Law at Work: Last in, last out?

Medical and dental practices should note the pitfalls of making staff redundant 

  • Date: 01 April 2009

IN THESE CURRENT grim economic times, redundancy, as a weekly phenomenon, is once again on the news agenda. For some who have come recently into the labour market, this may seem a new threat. For others who remember the 1980s, the current headlines will seem eerily familiar. The fact that these older workers will apparently be more vulnerable to dismissal and will find it more difficult to find other employment adds a frisson to the memory.

A number of recent surveys indicate that redundancies are set to increase over the next few months. In this climate, medical and dental practices would be wise to familiarise themselves with the potential legal pitfalls that can arise when making staff redundant.

In the 1980s, the traditional criterion for deciding who should be selected for redundancy when an organisation was cutting back on staff was ‘Last in, first out’ (LIFO) – meaning that length of service was the yardstick used to select those with least service for dismissal and to protect the employment of those with most service.

However, times changed. Employers increasingly found that keeping long-serving staff at the expense of (usually younger) more recently recruited employees might put an organisation at a disadvantage when competing in a fast-changing world. So they began to introduce more sophisticated systems of selection for redundancy aimed at keeping a workforce that was, in the employers’ view, best-equipped to adapt to new competitive market conditions. Selection criteria such as skill levels, experience of a variety of roles, disciplinary, performance and attendance records began to be used more often – aimed at choosing ‘who should stay’ rather than ‘who should go’.

The legislation that apparently sounded the death-knell of LIFO was the Age Discrimination Regulations in 2006. Employers who now operate a selection method favouring older workers over younger workers run the risk of an indirect age discrimination claim from junior staff being made redundant. Clearly, a more ‘subtle’ approach to redundancy selection is now required. A recent court case decided that length of service could be used as a ‘tie-breaker’ only when other criteria have sifted the numbers down to a smaller group.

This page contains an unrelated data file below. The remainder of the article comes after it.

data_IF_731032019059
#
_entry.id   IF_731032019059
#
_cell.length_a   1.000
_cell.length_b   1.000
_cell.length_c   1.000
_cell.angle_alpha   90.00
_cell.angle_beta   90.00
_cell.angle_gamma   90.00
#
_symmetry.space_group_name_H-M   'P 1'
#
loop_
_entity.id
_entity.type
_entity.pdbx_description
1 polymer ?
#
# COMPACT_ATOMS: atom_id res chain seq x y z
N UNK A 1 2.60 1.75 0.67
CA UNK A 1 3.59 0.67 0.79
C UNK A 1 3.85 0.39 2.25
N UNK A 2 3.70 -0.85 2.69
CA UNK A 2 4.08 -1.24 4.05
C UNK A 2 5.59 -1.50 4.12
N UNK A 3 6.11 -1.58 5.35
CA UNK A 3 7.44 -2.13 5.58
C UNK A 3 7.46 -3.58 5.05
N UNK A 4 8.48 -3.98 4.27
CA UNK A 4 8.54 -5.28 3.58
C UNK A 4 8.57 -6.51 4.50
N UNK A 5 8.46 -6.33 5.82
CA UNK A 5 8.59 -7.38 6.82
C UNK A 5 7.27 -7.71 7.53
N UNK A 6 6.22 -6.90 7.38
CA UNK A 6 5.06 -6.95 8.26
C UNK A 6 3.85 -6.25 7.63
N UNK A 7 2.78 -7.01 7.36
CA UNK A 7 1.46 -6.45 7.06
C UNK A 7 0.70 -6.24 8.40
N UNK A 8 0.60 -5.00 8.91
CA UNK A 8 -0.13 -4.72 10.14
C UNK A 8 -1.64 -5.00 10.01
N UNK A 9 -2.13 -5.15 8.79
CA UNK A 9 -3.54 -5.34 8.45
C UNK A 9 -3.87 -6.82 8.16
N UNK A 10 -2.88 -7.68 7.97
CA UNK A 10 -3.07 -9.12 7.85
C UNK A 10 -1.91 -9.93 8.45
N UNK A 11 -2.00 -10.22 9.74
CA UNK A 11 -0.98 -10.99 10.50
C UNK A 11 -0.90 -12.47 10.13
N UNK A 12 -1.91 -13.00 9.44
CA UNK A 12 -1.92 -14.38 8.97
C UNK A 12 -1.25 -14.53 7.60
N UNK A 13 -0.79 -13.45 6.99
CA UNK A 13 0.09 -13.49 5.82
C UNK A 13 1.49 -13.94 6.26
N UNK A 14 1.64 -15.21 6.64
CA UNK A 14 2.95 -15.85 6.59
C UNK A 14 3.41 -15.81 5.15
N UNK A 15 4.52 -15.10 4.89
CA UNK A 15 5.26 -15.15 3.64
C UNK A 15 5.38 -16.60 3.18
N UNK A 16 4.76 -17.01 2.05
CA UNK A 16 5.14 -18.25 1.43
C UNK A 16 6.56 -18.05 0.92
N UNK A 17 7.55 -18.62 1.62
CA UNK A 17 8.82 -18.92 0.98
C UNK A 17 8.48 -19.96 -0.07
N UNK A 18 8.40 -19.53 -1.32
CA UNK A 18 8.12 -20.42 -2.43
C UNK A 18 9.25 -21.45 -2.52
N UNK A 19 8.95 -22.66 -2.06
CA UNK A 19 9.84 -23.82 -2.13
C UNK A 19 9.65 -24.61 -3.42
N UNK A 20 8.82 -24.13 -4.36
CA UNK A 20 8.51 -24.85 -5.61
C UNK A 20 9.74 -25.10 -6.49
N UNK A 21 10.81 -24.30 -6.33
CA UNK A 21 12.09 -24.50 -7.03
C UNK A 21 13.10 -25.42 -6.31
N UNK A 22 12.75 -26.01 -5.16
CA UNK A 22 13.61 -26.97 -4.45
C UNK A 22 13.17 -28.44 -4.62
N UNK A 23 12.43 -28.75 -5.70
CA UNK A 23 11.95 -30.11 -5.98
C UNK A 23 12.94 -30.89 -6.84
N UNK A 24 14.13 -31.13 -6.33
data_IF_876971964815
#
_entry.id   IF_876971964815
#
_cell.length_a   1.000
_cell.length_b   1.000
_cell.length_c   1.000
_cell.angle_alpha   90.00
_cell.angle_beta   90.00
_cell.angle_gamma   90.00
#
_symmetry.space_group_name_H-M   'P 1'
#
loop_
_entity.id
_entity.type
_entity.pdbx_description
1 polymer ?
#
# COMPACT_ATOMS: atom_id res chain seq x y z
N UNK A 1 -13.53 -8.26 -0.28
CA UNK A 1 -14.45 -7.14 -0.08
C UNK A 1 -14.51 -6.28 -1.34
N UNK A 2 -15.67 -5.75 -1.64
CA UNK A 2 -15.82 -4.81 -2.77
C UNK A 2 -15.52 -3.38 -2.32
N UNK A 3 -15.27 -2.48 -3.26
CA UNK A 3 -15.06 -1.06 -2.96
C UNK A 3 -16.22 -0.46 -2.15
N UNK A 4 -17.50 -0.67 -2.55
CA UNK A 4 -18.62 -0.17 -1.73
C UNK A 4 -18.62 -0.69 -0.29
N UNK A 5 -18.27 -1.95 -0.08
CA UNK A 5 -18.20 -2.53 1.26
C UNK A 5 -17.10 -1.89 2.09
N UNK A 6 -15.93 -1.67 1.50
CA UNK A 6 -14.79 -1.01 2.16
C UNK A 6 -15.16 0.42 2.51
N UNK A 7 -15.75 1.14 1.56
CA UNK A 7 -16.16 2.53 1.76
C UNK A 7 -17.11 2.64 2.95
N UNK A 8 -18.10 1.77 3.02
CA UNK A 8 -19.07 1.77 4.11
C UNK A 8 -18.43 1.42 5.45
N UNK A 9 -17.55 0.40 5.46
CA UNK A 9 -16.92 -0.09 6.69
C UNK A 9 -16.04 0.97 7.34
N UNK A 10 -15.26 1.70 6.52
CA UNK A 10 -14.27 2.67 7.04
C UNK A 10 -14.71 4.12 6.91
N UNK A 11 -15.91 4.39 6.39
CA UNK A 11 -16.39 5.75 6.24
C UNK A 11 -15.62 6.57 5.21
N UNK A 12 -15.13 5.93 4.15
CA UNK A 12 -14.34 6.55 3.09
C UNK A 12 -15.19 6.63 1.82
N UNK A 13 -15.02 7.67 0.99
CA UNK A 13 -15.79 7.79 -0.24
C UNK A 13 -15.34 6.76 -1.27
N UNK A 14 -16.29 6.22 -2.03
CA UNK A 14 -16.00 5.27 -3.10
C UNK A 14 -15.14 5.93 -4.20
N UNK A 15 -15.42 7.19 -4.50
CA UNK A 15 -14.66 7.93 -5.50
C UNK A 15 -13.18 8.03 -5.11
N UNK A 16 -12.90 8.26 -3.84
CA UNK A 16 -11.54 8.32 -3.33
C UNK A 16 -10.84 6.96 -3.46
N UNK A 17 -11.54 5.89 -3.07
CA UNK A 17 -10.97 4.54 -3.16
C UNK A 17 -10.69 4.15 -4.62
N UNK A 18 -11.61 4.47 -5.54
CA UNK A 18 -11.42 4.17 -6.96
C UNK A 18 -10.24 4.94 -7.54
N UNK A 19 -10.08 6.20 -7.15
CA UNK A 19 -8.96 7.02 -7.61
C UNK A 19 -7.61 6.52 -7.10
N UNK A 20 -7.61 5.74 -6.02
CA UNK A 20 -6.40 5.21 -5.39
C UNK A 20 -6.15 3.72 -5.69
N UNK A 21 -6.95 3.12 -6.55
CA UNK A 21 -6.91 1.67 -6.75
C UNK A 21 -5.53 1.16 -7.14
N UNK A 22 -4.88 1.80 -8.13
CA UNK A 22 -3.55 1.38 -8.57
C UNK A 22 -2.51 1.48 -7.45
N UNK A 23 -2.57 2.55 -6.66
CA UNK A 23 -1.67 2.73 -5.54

But age is not the only discrimination pitfall for organisations cutting back on staff. Those employers who use absence records as the basis for selection for redundancy need to ensure that such a policy does not discriminate against disabled workers. It may be that disabled employees who have had more sickness absence than able-bodied colleagues might reasonably argue that absences attributable to their disability should be excluded from any ‘totting up’ system for redundancy selection.

It is tempting to use ‘performance in the job’ as a selection criterion. However, many employers have come a cropper when using this criterion (and that old chestnut, ‘attitude’) as a selection tool when they have no proper objective historical record of comparative performance or behaviour – such as a robust and fairly-operated appraisal scheme. Relying on the opinion of the line manager or partner on the person’s performance or attitude is a recipe for subjectivity and the appearance of prejudice and favouritism.

Remember: if a redundant employee suggests that their gender, race, age, disability, sexual orientation or religion was an explanation for their selection for dismissal, the burden of proof lies with the employer to prove otherwise in an Employment Tribunal. Those who have relied on subjective (rather than defensible, objective) selection criteria risk facing a successful discrimination (and, possibly, unfair dismissal) decision against them – with potentially unlimited compensation to follow.

A fair and objective selection process may not be victim-free. But at least the pain and cost for the individual and the practice should not drag on into the courts for months. Planning for such contingencies needs careful thought (and probably some expert advice) and may set some unnecessary alarm bells ringing amongst the staff, if poorly handled. But having a defensible, up-to-date and practically effective redundancy policy should be an urgent priority for medical and dental practices – even if redundancies are still only a theoretical possibility.

  • Ian Watson, Training Services Manager, Law At Work. Law At Work is MDDUS preferred supplier of employment law and health and safety services. For more information and contact details please visit

This page was correct at the time of publication. Any guidance is intended as general guidance for members only. If you are a member and need specific advice relating to your own circumstances, please contact one of our advisers.

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